{{ !articles[0].partner.isSponsoringArticle ? "Platinum" : "Portal" }} Partner
java,python,nosql,architecture,tips and tricks,tools & methods,redis

SubRedis: Keyspaces in Redis

We’ve been using Redis extensively for Quepid, our search relevancy collaboration canvas. Redis is a convenient and efficient way to interact with in-memory data structures. In fact, we’ve been using it as our primary database.

One thing that’s stuck out as problematic for us is isolating and segmenting parts of our application within Redis. I want to give each part of Quepid’s backend a safe and reliable Redis sandbox, without running 10 instances of Redis on my box. For example, if the user database does a flushdb, I want it to be only resetting the set of users. Similarly, I don’t want to worry that keys within the user database will clash with keys with the query-ratings database. Isolation is a good thing!

Introducing SubRedis

So what I’ve done is create Subredis — a simple Python keyspace wrapper around Redis. In short, SubRedis lets you do this:

r = redis.from_url("redis://localhost:6379")
sub = SubRedis("keyspacename", r) #My very own Redis!
sub.set("foo", "bar")

Each SubRedis plays entirely in its own keyspace. Here for example, “flushdb” will only ever flush keys in “keyspacename” and the key “foo” will exist only here in this keyspace.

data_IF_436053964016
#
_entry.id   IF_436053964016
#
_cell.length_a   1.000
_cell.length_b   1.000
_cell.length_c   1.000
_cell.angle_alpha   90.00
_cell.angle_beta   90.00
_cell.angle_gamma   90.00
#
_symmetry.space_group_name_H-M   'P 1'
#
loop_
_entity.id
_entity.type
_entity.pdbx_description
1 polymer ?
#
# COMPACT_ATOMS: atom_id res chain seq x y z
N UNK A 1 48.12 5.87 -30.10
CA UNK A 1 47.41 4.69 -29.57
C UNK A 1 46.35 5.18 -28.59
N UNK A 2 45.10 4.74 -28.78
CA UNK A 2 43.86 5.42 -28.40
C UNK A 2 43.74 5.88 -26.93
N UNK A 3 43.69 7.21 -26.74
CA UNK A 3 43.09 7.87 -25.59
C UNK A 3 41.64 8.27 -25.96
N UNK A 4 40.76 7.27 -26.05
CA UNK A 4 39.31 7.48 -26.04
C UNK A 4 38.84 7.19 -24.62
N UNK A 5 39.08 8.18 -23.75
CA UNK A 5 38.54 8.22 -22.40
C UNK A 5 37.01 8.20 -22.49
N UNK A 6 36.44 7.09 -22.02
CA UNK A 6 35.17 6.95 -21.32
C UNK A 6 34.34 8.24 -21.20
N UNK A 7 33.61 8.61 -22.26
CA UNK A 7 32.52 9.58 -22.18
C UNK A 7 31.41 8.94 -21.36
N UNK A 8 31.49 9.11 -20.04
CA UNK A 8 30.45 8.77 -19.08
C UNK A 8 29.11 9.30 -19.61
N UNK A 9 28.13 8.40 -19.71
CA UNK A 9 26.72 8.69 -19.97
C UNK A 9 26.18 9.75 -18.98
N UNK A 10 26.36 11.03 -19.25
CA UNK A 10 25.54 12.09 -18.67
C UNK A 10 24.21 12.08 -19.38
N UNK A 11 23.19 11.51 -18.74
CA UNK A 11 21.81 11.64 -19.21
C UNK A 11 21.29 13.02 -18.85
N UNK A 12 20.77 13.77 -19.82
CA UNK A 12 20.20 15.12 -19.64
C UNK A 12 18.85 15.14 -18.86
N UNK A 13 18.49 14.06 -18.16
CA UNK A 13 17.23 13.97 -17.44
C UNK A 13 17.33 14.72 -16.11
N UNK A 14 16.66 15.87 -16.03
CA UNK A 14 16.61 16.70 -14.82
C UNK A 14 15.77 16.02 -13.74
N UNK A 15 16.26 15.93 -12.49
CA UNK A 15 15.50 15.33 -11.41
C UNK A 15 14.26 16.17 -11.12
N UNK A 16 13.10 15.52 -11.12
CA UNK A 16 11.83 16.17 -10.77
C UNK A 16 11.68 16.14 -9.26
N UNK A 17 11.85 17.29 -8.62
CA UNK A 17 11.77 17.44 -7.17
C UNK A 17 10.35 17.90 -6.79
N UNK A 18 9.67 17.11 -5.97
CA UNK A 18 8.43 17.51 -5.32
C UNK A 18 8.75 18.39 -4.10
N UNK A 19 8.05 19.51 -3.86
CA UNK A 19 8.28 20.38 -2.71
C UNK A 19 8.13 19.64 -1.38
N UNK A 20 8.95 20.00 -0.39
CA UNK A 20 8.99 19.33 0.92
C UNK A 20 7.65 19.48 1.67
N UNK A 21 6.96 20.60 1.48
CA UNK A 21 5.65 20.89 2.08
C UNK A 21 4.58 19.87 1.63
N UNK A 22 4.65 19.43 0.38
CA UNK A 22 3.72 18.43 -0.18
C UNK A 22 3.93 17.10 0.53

Redis has traditionally been a very flat key-value store. However, SubRedis allows us to create hierarchy within Redis. For example, to get the user’s set of queries for Quepid, we can easily do:

queryRedis = SubRedis(userId + "-queries", redis)

And viola, each user has their own Redis instance ready to go and wholly owned by them. Moreover, there’s no reason a SubRedis cannot in turn aggregate a SubRedis itself, achieving arbitrary levels of hiererachy:

queryRedis = SubRedis(userId + "-queries", redis)
ratingsRedis = SubRedis(queryId + "-ratings", queryRedis)

Pretty powerful stuff!

More Details

Subredis is a simple wrapper, all it does is prepend the name “keyspacename” to keys it receives. So a call in redis-cli to “keys *” before flushdb above would yield:


SubRedis implements most of the methods of redispy’s StrictRedis with a few exceptions where it may not be possible to intercept the keys. Every data structure is supported. Transactions are supported via pipelines. We currently don’t support many of the admin methods for safety sake (ie bgsave etc) and Lua scripting is not feasible with this approach. As SubRedis uses the “_” delimiter, its not encouraged to create key names with “_” in them.

Nevertheless, this has been extremely convenient when developing Quepid. Each component can trust in having its own isolated Redis instance, separated from other components.

So if you’re a Redis user, give SubRedis a try! Simply pip install subredis and let me know what you think (and if you find bugs!). I hope to blog about the fun Python metaprogramming that made this relatively simple to perform in the future.

And if you’re one of those people still wondering what data structure is right for your job, let us know! It may be Redis, or it could be any number of other things we specialize in (Cassandra, Solr, Hadoop, etc).

Published at DZone with permission of {{ articles[0].authors[0].realName }}, DZone MVB. (source)

Opinions expressed by DZone contributors are their own.

{{ tag }}, {{tag}},

{{ parent.title || parent.header.title}}

{{ parent.tldr }}

{{ parent.urlSource.name }}
{{ parent.authors[0].realName || parent.author}}

{{ parent.authors[0].tagline || parent.tagline }}

{{ parent.views }} ViewsClicks